30 September 2007

Black and White

He would channel surf though the photographs in his mother's shoebox that he kept on the top shelf of the closet, the black ink of her static memories projected on a yellowing white glossy cardstock screen. Aunts, sisters, cousins, classmates in one roomed elementary schools and small county high schools with malt shops down the street and barbershops where men with hats and ties worn in the middle of the day would go and discuss politics and morality. The names of the suspended strangers didn't matter. He didn't need to know them; he only needed to nurse on the comfort that they were always in the same poses, always in the same box, always accessible on that top shelf. He could be certain that black would always be black and white refused to be anything but white. In his world, how could he know for sure that the red he saw on the ambulance light was the same colour that someone else saw on the cola sign? Colours were far too subjective. Black and white were monochromatic absolutes. For this reason he could sit for hours watching the same black and white comedies on television, holding close the sketched images drawn before colour muddled our thoughts.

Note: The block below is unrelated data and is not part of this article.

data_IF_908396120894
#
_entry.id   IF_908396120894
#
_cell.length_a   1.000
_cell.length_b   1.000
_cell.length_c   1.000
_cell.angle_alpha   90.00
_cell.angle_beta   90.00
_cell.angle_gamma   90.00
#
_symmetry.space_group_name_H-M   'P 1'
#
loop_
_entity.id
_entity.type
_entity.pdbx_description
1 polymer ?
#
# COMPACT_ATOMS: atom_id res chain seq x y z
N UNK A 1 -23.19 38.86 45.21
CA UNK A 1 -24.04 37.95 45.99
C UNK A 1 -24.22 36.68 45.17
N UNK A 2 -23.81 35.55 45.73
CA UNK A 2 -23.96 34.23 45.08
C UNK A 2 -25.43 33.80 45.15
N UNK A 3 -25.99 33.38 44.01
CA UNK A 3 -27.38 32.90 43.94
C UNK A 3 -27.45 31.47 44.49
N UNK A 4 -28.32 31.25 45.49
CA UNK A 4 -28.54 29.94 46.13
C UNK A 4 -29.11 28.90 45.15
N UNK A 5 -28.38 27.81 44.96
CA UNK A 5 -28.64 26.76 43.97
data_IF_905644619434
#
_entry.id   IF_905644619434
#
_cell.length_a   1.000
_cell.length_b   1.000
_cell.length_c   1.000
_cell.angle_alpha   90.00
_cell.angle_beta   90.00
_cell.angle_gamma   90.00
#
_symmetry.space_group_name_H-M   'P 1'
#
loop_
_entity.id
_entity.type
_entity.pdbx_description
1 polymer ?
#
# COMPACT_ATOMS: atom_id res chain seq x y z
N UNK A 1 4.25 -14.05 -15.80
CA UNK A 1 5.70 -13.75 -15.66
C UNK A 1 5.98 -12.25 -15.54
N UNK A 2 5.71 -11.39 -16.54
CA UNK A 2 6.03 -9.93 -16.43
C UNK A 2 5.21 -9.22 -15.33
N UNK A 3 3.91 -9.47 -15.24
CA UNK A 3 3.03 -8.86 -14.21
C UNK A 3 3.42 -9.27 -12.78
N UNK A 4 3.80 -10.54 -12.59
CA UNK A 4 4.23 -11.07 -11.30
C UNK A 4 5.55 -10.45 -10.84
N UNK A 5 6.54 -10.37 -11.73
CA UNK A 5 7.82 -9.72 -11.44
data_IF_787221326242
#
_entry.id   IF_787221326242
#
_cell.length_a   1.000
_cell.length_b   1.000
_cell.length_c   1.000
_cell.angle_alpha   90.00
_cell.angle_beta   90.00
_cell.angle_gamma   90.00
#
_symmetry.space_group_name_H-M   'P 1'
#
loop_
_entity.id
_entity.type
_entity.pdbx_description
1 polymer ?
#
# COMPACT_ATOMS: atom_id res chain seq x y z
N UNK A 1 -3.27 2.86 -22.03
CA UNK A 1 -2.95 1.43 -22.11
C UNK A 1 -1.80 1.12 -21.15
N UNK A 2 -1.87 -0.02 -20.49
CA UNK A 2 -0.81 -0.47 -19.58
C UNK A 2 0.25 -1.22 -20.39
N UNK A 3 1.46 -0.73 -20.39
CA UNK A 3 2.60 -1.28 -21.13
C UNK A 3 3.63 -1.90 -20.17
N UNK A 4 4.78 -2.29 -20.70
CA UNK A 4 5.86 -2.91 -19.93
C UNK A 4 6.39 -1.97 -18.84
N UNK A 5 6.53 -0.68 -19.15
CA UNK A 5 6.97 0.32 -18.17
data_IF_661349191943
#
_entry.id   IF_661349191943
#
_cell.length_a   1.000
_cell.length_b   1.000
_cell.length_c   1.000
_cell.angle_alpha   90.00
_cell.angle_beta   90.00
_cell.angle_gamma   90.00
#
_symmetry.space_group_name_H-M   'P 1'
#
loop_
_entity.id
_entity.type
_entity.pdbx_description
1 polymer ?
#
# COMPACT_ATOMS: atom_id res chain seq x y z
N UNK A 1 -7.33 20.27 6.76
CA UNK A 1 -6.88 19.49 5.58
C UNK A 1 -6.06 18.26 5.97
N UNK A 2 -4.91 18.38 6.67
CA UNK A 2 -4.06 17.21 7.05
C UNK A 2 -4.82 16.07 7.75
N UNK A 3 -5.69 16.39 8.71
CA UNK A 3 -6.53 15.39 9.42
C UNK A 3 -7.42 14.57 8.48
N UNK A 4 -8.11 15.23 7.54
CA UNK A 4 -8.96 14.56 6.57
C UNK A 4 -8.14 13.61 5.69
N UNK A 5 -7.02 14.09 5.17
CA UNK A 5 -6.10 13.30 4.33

On the Way Home

Christopher Drywell, age 47, sitting in his Lexus in the middle of Georgia 400,
wondered if the traffic would ever move any faster than the 2-5 miles per hour it was creeping now,
wondered if the traffic girl on Station 109.7 StarFM sounded so cheerful because she was getting a foot massage from a hunky Latino custodian named Raul,
wondered if the thoughts he caressed while looking at his secretary would constitute adultery,
wondered how old Felix in accounting was,
wondered if Felix in accounting worked out,
wondered if Felix in accounting was gay,
wondered if the game would be rained out,
wondered if the person in the car in front of him realized that the candidate on their bumper sticker had lost in the last election,
wondered if that candidate, fresh from scandal, regretted having run,
wondered if he smoked a cigarette in the car with the window open would his wife would be able to smell it later,
wondered if he had an affair, would his wife know,
wondered if he had an affair, if his wife would really care,
wondered if the Mexican construction worker on the side of the road ever felt trapped.

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